By Haley Wilson
The Birmingham Times
Centered around “community, culture, and sisterhood,” SoulSistah3.0 is an “Africa-inspired business” that not only offers a variety of stylish earrings—wood-burned, hand-painted, authentic pairs from Ghana—but also promotes literacy to at-risk youth across Birmingham.
The company was founded by Tamica Banks in 2017, after the Birmingham native traveled to Ghana on a mission trip that sparked her desire to become more knowledgeable about the continent’s rich history.
“It’s breathtakingly beautiful,” she said. “My love for Africa, African literature and culture definitely increased. I will never forget that trip.”
Motivated by her mission trip, Banks realized she could spread the knowledge she acquired in Ghana through her originality in Birmingham.
“I’ve always had a lot of art, but I didn’t know my own creativity,” she said. “Being in Ghana really inspired me to pass along the message and beauty I personally got to see there. I really wanted to start a business that would inspire young girls of African descent to see beauty in themselves, their culture, and mother country—Africa—through sisterhood.”
“I wanted to highlight who we truly are,” she added. “As Black people, some of us have history that goes back to Egypt. … We are kings and queens, gods and goddesses, and our ancestors-built dynasties and empires for centuries. I want to showcase this through my business.”
That rich history inspired the name SoulSistah 3.0.
“I wanted to do something that was very popular in our community among Black women,” Banks said. “A lot of businesses had ‘Soul’ this and ‘Sistah’ that, … [but] I had to make it my own and put the 3.0 behind the name to take it to another level. We are Black women and Black culture … simply taken to a maximized level.”
“Diversifying My Brand”
Banks filed an application with REV Birmingham, enrolling as a first-time vendor at the economic development agency’s October 2020 Woodlawn Street Market, which is designed for “local entrepreneurs to launch their businesses and interact with customers while also adding to the vibrancy of downtown Woodlawn.” The event was significantly scaled back last year due to the ongoing COVID-19 pandemic, but Banks was convinced that the positive experience was an “opportunity for build and grow her business.”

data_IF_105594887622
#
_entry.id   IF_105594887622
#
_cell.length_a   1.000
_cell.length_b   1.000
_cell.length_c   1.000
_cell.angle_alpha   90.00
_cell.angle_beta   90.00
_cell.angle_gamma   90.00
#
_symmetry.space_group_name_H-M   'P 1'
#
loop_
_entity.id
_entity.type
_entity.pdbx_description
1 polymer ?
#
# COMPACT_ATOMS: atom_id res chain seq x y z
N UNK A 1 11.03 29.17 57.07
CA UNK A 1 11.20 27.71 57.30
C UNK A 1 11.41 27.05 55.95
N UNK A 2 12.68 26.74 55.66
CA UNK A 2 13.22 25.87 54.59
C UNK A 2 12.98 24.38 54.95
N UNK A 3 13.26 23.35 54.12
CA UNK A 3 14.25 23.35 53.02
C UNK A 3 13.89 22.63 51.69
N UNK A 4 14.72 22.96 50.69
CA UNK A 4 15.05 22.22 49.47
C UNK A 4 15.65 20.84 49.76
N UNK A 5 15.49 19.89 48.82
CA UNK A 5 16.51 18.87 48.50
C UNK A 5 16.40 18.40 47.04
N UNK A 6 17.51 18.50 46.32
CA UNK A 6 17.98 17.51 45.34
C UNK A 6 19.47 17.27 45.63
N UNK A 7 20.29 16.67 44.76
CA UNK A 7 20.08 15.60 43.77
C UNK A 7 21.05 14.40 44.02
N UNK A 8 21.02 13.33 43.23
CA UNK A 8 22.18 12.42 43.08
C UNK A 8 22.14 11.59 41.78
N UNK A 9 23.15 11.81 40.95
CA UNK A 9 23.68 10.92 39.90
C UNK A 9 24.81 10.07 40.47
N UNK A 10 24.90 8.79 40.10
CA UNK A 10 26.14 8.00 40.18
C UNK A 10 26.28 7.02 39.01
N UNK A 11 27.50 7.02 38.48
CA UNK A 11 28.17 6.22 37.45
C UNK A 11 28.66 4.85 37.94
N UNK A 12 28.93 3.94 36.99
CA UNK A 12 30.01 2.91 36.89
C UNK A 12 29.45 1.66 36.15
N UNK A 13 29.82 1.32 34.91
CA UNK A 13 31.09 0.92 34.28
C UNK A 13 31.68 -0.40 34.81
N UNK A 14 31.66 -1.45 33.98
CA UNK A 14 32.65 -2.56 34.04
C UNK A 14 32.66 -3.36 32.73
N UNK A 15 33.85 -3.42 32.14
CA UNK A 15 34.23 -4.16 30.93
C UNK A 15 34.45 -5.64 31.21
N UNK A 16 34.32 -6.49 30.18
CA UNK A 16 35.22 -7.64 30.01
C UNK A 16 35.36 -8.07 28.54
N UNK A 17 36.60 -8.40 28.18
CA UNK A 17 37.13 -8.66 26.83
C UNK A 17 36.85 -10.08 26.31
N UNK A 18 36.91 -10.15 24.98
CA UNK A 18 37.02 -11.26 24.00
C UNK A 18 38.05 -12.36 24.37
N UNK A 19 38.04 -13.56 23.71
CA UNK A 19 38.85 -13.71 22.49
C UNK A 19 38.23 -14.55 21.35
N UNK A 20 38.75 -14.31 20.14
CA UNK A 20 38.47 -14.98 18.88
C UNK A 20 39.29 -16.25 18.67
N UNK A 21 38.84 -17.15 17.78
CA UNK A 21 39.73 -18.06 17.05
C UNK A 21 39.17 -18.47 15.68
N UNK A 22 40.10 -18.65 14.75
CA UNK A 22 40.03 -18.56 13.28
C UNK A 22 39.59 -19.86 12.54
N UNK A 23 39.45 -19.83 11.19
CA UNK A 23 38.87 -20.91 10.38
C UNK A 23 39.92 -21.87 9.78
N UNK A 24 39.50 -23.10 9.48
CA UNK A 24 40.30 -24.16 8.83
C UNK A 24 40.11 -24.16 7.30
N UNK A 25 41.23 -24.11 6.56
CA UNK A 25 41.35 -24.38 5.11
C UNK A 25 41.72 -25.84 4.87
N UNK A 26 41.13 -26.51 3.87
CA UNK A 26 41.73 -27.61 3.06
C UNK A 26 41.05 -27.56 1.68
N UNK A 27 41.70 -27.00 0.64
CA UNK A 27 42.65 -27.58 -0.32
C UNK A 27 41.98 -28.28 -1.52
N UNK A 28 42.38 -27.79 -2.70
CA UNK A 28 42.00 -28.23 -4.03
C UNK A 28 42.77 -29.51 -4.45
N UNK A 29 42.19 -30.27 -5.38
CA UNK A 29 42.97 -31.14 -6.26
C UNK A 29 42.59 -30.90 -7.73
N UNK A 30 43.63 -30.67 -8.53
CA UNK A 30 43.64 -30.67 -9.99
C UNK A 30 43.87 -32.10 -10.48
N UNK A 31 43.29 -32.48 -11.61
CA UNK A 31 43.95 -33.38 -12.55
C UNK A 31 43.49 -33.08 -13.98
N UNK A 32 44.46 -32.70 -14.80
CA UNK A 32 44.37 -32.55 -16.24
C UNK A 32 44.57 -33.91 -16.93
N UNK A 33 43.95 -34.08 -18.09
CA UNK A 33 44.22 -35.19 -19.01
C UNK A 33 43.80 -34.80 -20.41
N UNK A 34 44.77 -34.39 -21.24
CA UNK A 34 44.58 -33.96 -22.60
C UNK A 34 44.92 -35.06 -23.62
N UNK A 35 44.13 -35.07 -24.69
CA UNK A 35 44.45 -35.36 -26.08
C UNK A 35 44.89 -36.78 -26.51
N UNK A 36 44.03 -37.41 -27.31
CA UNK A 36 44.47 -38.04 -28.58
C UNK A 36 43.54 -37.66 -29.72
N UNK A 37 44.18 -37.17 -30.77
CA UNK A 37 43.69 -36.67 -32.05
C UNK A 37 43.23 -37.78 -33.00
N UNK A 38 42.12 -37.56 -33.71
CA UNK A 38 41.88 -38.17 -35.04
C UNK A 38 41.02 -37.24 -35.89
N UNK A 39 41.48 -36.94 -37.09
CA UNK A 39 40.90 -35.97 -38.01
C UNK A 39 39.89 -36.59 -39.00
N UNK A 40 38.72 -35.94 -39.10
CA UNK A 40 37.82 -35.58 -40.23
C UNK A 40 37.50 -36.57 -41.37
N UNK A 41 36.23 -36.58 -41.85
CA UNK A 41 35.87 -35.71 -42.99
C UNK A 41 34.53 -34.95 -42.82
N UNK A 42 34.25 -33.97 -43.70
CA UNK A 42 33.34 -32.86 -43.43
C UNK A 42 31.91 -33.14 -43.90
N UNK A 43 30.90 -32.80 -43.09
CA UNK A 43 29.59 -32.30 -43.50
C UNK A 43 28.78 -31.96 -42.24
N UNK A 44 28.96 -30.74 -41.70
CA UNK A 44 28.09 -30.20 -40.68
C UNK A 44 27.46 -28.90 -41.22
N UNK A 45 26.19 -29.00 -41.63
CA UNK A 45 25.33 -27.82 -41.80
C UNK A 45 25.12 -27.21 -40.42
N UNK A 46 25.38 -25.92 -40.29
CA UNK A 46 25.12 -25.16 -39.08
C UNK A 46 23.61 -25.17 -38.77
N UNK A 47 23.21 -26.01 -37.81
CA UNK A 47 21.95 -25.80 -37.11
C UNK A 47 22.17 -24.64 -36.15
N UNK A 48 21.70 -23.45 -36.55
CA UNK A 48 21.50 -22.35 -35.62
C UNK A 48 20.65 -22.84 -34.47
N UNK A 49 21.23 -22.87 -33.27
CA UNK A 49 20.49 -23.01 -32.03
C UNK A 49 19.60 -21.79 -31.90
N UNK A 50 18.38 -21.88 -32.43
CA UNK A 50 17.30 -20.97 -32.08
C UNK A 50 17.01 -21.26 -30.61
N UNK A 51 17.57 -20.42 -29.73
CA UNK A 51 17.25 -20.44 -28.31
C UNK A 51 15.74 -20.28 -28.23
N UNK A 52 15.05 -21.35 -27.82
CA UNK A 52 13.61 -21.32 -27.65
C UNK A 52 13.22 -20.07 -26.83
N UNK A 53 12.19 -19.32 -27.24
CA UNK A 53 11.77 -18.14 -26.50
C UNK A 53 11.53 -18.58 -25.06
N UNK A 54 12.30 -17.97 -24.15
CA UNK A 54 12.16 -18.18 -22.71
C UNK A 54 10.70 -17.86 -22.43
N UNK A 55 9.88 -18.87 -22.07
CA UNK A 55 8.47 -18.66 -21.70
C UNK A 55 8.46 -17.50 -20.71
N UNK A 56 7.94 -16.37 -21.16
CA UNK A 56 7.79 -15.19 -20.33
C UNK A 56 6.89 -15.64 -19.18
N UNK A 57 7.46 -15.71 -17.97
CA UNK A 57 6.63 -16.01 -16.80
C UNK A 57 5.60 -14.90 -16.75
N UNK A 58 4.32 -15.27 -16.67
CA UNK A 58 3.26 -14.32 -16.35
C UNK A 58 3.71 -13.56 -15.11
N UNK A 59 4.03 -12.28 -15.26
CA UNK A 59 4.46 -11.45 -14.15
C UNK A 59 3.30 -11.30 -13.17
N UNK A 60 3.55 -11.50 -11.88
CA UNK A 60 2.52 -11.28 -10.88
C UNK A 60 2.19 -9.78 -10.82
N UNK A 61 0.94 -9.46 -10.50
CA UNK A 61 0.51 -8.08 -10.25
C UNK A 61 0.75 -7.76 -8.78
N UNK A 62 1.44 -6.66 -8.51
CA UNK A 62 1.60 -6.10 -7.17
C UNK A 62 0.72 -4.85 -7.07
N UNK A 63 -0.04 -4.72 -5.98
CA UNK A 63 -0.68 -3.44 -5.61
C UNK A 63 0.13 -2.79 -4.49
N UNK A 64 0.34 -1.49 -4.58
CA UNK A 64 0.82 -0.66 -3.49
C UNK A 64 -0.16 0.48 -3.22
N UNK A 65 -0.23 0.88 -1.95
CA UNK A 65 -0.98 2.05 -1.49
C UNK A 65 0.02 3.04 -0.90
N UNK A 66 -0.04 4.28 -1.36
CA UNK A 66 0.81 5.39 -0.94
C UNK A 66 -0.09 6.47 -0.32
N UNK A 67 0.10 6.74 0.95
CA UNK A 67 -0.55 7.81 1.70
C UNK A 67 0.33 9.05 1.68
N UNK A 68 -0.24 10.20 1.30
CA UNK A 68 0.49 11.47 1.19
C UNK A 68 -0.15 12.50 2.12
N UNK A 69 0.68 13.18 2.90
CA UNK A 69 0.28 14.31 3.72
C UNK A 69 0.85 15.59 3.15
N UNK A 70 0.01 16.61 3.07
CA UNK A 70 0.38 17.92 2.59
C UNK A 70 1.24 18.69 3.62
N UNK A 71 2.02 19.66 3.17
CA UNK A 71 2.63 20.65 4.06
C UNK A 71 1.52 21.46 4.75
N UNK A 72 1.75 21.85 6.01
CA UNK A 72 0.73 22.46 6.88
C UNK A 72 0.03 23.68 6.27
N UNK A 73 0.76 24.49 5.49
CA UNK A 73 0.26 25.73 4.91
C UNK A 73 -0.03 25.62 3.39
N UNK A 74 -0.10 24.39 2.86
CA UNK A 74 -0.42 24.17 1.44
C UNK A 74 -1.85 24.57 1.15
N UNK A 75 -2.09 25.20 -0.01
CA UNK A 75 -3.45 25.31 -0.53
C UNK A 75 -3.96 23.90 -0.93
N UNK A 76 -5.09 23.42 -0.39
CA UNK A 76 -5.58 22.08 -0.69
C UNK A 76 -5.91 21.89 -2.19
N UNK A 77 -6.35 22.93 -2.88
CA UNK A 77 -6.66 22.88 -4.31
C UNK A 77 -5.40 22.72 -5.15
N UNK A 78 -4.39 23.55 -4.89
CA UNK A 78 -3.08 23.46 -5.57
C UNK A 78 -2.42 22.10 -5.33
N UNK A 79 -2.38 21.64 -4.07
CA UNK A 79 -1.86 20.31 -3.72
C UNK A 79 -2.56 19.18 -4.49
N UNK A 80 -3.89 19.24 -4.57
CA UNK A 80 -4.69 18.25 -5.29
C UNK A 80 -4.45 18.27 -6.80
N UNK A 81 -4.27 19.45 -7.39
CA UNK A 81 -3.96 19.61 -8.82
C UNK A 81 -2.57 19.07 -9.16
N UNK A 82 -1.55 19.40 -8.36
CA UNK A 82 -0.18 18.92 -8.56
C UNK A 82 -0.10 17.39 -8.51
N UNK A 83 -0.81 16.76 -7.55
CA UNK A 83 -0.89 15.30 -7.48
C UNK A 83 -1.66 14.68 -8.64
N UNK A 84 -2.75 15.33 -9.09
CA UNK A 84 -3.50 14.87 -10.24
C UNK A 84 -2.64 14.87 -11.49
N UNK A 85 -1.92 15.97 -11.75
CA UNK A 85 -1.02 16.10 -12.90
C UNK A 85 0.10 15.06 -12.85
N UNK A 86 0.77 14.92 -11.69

“I love meeting my customers, and their friends and family,” she said. “Vending is my favorite part about being an entrepreneur in Birmingham. Something about knowing someone has a piece of something you created in their home and is rewarding.”
Even though the 2020 Woodlawn Market was scaled back, Banks was still able to grow the popularity of Soul Sistah 3.0 and incorporate new products like bracelets, hand-painted art imported from Ghana, necklaces, and a men’s jewelry line to both her street market in Woodlawn and her virtual platform in the online Marketplace. She also has added T-shirts promoting reading and awareness of the school-to-prison pipeline, as well as natural product lines for all skin and hair types.
“When I first got started, my brand was really just for Black women,” said Banks. “I had to remarket myself, rebrand myself, and reach out to different markets … by diversifying my brand. I’m able to get into more communities and markets, which helps to increase my customer base and my revenue, so it is growing my brand.”
Banks has spent the last year, “growing her business, creating new products, and utilizing digital platforms like Facebook and Instagram.” She also set up a website on Etsy,www.etsy.com/shop/soulsistah30, to better reach her customers.
In January 2021, Banks started working with Robert Emerick, REV Birmingham’s client relations manager, to organize her business finances. They have created an accounting system, hired a tax accountant, and developed a plan for an optimized vending booth. Now, Banks said, she has created a “solid business plan that will allow her to continue building her brand and growing her business.”
For Banks, giving back to the community where she grew up has always been a top priority. As an alumnus of Woodlawn High School, community has a “special place” in her heart.
“It’s where I grew up. It’s my home,” she said. “My grandmother grew up in Woodlawn. It’s where I really just kind of went from a little girl to a teenager to the transition of becoming a woman.”
The love of her home community is so strong that Banks often features her high school colors throughout her work.
“You will always see green and gold earrings in my collections,” she said. “When I am in the community, I am always at home. I also love seeing old classmates, which brings back special memories.”
Banks, who has a son, makes it a point to encourage young people to read and better themselves.
“I give out free books whenever I have events,” she said. “In the summertime, I set up at a lot of farmer’s markets and keep little wooden basket filled with books in my area.”
“I want to do something to make a difference in the lives of kids,” Banks added. “I love kids, and I put a strong emphasis on African literature because I want them to know who they are. I want to teach young girls who they are and that their history starts in Africa. It’s important to empower them, to encourage them, to motivate them.
“There are all these negative images of who Black people are, … [and] I think it’s important we educate on who we really are and not how we are portrayed or stereotyped to be.”
For more information on SoulSistah 3.0 or to shop the collection, you can follow @SoulSistah3.0 on Facebook, Twitter, and Instagram, or visit the site on Etsy: www.etsy.com/shop/soulsistah30.